In the latest signal that the level of corporate debt in China is threatening the broader economy, Chinese regulators Friday were forced to halt trading in bonds issued by Evergrande, the country’s second-largest property developer.
Fears that the Evergrande company would not be able to pay its debt obligations prompted a massive sell-off by investors, which flooded the stock exchange.
The massive sale of the company’s bonds – some for as little as 26 per cent of their face value – came after Bloomberg reported that two of the major credit lenders that gave large loans to Evergrande had demanded immediate payments.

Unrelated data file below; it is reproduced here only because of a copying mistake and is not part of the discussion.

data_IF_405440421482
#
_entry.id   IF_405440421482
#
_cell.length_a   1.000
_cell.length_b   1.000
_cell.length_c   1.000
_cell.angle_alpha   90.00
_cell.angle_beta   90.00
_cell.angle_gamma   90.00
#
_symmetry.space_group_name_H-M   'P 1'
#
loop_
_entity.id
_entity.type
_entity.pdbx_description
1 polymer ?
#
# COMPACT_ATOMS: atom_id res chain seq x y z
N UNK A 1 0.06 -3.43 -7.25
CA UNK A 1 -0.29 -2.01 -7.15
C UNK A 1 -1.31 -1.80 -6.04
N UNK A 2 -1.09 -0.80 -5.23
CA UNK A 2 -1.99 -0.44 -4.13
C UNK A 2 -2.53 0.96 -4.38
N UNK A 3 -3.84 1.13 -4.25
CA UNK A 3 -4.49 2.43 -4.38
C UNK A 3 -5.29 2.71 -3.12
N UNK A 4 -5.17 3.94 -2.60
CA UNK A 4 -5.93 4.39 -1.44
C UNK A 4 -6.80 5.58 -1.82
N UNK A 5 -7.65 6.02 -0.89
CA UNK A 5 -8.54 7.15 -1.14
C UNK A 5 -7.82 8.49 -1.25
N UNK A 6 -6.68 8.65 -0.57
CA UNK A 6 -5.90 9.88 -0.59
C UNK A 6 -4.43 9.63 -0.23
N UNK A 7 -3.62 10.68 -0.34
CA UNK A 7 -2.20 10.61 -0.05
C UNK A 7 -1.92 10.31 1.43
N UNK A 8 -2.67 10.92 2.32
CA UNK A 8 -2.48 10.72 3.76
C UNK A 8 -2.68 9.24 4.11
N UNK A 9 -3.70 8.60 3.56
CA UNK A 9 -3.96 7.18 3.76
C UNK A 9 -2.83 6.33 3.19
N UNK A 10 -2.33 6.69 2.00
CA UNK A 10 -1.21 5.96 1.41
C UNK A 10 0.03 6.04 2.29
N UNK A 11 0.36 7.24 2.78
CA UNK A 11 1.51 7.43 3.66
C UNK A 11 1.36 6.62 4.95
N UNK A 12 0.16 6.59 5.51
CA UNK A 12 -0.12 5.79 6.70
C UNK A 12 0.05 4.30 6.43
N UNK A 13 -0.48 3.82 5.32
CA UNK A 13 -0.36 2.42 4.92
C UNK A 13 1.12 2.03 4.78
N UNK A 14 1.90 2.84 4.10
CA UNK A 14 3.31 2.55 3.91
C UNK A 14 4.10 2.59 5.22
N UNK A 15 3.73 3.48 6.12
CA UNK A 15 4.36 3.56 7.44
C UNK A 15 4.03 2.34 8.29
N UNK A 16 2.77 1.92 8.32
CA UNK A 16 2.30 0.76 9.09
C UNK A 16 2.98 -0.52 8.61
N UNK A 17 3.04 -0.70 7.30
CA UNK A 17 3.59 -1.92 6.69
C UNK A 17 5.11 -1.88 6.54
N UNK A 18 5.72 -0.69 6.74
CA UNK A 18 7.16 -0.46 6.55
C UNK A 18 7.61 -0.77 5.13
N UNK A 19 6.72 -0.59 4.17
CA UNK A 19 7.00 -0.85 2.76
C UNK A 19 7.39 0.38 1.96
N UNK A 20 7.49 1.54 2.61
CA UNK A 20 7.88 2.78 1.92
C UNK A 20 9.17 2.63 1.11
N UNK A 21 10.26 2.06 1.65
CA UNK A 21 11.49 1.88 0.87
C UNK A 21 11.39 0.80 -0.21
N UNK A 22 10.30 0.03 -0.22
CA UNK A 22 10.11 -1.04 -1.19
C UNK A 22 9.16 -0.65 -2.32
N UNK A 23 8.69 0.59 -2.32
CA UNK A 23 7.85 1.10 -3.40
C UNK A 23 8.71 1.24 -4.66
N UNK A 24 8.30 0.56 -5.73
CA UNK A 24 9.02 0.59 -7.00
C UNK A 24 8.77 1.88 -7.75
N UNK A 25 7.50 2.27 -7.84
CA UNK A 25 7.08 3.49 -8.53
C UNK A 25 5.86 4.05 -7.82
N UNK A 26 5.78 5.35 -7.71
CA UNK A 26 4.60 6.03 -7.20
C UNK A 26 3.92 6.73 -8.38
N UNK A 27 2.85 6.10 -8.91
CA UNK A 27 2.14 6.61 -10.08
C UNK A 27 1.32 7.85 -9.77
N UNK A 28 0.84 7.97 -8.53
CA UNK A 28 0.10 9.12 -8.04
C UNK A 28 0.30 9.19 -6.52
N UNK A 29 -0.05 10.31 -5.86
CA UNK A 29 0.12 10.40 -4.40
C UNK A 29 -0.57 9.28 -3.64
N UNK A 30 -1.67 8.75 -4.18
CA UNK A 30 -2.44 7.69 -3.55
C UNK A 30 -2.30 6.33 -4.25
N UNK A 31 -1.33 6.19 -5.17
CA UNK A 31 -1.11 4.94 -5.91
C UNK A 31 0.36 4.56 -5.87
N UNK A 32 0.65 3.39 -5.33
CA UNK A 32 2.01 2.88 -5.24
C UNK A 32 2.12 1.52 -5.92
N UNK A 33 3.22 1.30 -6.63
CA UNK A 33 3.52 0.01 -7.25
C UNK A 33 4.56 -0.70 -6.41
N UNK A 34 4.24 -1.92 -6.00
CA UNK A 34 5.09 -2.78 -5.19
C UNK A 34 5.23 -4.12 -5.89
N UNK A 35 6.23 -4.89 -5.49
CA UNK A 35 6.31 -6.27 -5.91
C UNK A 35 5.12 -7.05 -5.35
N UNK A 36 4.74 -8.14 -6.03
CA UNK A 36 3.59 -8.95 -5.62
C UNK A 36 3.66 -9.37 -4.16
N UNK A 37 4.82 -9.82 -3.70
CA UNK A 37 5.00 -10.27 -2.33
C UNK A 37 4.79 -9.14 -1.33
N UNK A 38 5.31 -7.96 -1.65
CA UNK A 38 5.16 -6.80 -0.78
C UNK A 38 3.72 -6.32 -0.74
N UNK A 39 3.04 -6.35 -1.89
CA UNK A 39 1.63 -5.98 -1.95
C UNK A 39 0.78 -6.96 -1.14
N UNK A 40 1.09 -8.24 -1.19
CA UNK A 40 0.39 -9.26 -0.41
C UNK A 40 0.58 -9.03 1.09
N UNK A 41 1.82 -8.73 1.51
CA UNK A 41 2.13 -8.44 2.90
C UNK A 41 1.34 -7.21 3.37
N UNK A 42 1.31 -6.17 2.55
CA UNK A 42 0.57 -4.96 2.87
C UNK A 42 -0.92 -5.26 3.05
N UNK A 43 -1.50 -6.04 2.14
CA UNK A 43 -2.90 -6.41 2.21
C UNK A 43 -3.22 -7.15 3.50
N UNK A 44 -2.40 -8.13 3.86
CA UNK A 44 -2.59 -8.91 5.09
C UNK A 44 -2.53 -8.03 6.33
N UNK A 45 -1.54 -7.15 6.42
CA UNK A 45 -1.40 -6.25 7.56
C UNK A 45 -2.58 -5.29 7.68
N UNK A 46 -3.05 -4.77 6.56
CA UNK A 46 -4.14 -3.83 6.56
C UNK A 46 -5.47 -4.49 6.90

The crisis at Evergrande comes just days after another major Chinese firm, China Huarong Asset Management, released a long-delayed earnings report showing that it lost $15.9 billion last year and that its debt-to-equity ratio at one point was 1.333% or up. more than 13 times.
The state-owned financial firm engineered Huarong’s bailout late last month to avoid a corporate collapse that could be catastrophic for the economy. However, there has been no indication of a similar move for Evergrande, which has sold assets to raise the cash needed to satisfy lenders. [ka/pp]